Polyacrylamide gel electrophoresis was done as previously described (Anderson et al., 1973). Gel electrophoresis for analysis of Mih1 phosphorylation by Western blotting was performed with a 10% SDS-PAGE gel of dimensions 17 × 8.5 × 1 mm. The gels were run at 20 mA constant current until a 58-kD prestained molecular mass marker was at the bottom of the gel. Western blot transfers were performed for 75 min at 800 mA at 4°C in a Hoeffer transfer tank in a buffer containing 20 mM Tris base, 150 mM glycine, and 20% methanol. Mitotic spindles were fixed and stained as previously described (Pringle et al., 1991). Cell size analysis was performed as previously described, except that cultures were grown at room temperature in YPD to OD600 = 0.65 (Harvey et al., 2005). All microscopy was done using an Axioskop 2 plus (Carl Zeiss, Inc.) with a camera (HRm; AxioCam) and 63× objective (numerical aperture 1.4). Images were acquired using Axiovision software (Carl Zeiss, Inc).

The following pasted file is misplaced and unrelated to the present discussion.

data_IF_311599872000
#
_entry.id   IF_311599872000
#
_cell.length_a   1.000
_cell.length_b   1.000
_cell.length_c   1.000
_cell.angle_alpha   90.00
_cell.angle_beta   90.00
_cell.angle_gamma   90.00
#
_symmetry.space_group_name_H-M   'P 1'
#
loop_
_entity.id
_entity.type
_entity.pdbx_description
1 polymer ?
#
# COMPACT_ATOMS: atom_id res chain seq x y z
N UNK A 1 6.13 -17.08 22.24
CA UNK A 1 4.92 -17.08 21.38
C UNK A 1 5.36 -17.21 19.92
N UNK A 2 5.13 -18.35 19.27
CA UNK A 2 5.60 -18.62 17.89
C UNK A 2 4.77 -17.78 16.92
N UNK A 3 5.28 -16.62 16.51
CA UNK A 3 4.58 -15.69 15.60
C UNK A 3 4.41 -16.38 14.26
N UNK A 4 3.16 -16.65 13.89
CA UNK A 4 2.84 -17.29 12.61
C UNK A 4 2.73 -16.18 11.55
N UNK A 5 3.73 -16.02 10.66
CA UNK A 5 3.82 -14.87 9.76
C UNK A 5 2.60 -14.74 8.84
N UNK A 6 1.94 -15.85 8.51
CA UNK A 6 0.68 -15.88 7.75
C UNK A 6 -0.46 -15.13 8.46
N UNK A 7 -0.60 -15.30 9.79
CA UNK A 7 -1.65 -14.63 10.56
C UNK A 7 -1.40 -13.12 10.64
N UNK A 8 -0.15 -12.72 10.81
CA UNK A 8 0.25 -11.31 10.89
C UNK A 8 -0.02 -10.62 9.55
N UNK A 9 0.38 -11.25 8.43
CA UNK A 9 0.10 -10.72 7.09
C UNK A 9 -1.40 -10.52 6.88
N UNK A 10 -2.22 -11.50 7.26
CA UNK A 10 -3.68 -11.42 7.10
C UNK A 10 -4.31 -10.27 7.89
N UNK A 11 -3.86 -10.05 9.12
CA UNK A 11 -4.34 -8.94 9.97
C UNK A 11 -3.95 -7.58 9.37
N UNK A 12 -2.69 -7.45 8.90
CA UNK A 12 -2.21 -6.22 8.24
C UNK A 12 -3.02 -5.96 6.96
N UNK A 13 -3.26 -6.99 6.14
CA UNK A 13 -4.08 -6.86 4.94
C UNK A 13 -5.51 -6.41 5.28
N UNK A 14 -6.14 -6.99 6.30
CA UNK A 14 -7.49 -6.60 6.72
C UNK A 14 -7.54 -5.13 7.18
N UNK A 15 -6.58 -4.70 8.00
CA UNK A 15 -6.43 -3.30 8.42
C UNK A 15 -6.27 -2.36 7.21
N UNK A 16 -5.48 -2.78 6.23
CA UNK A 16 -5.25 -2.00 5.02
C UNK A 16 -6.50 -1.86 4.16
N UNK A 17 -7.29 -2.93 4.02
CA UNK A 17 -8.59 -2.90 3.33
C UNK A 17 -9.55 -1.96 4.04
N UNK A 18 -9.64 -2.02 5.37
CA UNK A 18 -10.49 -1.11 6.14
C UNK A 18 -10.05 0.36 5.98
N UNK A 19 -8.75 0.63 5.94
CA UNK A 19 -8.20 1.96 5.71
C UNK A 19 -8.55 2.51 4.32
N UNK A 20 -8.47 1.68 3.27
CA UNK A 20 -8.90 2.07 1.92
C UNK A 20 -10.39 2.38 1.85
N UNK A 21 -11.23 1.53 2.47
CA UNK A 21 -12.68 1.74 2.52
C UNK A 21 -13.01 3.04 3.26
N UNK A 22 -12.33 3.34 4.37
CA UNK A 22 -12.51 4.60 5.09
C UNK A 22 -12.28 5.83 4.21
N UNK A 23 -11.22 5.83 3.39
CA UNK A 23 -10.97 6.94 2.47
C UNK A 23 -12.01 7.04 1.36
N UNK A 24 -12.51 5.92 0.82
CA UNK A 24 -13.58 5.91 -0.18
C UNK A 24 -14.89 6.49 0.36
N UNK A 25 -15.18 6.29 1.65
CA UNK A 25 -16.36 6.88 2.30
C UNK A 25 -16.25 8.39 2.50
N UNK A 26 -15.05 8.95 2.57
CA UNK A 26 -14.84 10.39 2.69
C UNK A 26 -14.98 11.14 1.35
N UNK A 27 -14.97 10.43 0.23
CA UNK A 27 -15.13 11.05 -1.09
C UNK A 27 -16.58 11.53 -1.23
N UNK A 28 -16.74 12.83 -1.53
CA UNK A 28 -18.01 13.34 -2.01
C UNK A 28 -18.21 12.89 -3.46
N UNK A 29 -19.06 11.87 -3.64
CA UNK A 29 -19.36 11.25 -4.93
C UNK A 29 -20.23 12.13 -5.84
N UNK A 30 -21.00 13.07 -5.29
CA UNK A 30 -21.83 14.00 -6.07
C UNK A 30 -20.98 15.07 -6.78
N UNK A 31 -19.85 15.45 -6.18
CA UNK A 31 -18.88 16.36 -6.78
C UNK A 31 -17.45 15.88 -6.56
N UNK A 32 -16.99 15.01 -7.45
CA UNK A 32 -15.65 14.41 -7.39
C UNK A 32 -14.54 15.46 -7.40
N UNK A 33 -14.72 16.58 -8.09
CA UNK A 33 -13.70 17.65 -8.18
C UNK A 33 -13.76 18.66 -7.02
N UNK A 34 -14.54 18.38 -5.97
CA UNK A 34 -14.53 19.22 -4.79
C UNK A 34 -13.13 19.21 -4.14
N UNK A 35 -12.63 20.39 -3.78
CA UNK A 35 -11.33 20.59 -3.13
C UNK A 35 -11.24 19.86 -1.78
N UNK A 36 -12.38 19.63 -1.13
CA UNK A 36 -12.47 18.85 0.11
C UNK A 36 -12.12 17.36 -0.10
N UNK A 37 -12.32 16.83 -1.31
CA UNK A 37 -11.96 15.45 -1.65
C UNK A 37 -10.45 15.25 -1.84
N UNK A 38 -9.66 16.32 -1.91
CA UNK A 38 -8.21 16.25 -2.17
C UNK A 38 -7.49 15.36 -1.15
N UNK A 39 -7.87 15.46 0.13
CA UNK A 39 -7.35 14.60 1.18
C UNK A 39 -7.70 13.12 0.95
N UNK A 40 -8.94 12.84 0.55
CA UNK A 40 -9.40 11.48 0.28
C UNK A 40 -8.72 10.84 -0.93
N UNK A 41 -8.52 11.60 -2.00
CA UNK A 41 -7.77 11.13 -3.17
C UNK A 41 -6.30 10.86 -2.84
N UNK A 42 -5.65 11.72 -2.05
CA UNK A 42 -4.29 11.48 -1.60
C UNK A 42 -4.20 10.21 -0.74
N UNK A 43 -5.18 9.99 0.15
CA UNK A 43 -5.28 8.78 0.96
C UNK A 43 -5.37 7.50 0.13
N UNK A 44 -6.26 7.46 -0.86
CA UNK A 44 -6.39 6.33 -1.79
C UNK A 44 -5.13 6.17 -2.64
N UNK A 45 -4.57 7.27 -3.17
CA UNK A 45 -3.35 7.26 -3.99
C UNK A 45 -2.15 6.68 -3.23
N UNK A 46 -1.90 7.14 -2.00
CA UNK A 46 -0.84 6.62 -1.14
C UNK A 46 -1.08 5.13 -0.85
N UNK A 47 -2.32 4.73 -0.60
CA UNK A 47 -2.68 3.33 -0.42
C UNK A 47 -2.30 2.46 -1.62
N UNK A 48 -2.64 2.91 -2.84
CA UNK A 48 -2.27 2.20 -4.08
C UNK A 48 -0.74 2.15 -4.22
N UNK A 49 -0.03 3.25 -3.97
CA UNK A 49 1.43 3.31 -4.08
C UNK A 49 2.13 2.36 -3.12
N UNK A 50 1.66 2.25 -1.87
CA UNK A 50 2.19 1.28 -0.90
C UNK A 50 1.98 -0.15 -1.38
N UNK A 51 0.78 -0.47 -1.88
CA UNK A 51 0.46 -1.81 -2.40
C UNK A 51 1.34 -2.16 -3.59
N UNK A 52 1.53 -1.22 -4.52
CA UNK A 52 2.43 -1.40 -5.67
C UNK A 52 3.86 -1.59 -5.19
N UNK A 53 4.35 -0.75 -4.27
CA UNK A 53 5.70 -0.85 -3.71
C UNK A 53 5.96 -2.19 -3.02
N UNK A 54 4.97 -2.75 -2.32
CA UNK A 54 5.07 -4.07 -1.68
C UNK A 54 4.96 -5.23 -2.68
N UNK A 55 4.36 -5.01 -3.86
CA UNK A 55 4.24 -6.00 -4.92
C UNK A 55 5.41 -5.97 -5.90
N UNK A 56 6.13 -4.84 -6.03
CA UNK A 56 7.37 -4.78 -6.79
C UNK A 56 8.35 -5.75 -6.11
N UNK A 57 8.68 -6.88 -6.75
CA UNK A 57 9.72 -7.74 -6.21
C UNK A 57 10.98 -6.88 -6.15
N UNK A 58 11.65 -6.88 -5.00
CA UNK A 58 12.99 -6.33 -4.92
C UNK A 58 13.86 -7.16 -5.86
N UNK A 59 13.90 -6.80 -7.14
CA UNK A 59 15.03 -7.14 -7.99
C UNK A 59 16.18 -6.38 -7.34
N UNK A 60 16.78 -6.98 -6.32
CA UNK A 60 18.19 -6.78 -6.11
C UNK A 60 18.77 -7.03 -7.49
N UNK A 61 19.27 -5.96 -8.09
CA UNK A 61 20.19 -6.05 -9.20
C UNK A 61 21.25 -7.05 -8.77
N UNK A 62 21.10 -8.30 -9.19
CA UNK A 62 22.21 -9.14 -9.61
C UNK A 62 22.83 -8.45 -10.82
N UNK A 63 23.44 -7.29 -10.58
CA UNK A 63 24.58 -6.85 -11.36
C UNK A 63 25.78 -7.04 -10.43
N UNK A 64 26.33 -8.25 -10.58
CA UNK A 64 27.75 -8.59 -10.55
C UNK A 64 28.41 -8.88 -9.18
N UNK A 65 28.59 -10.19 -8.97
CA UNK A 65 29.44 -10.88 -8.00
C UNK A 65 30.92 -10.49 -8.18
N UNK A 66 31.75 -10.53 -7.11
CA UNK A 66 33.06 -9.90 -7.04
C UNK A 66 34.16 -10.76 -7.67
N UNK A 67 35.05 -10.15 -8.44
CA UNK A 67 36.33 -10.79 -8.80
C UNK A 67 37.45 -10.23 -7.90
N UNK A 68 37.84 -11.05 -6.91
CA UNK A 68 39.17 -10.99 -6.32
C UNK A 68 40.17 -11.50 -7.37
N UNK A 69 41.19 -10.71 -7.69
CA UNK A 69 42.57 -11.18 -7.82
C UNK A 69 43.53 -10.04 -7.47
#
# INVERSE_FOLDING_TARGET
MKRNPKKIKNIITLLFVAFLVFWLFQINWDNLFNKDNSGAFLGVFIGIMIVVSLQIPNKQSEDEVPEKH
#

Immunoaffinity purification of 3XHA-Mih1 was performed in the presence of 1 M KCl using the same protocol used for purification of 3XHA-Swe1 with some modifications (Harvey et al., 2005). For the purification of phosphorylated Mih1 used in Figs. 2 B and 4 B, immunoaffinity beads were prepared by binding 400 μg of affinity-purified polyclonal anti-HA antibodies to 400 μl of protein A beads (Bio-Rad Laboratories). Binding was performed overnight at 4°C on a rotator (Thermo Fisher Scientific). Beads were equilibrated by washing three times in extract buffer (50 mM Hepes-KOH, pH 7.6, 1 M KCl, 1 mM MgCl2, 1 mM EGTA, 5% glycerol, and 0.25% Tween-20) before the addition of extract. Cells containing a 3XHA-tagged copy of Mih1 under the control of the GAL1 promoter (GP16) were grown overnight at 30°C in yeast extract peptone media containing 2% glycerol and 2% ethanol to OD600 = 0.8. Galactose was added to 1% and cells were incubated at 30°C for 3.5 h. The cells were pelleted and ground under liquid nitrogen and 12 g of cell powder was resuspended in 25 ml of extract buffer containing 2 mM PMSF. All subsequent steps were performed at 4°C. The extract was centrifuged for 5 min at 10,000 g, followed by an additional centrifugation step at 45,000 g for 45 min. After the final spin, 15 ml of the extract was added to the anti-HA antibody beads.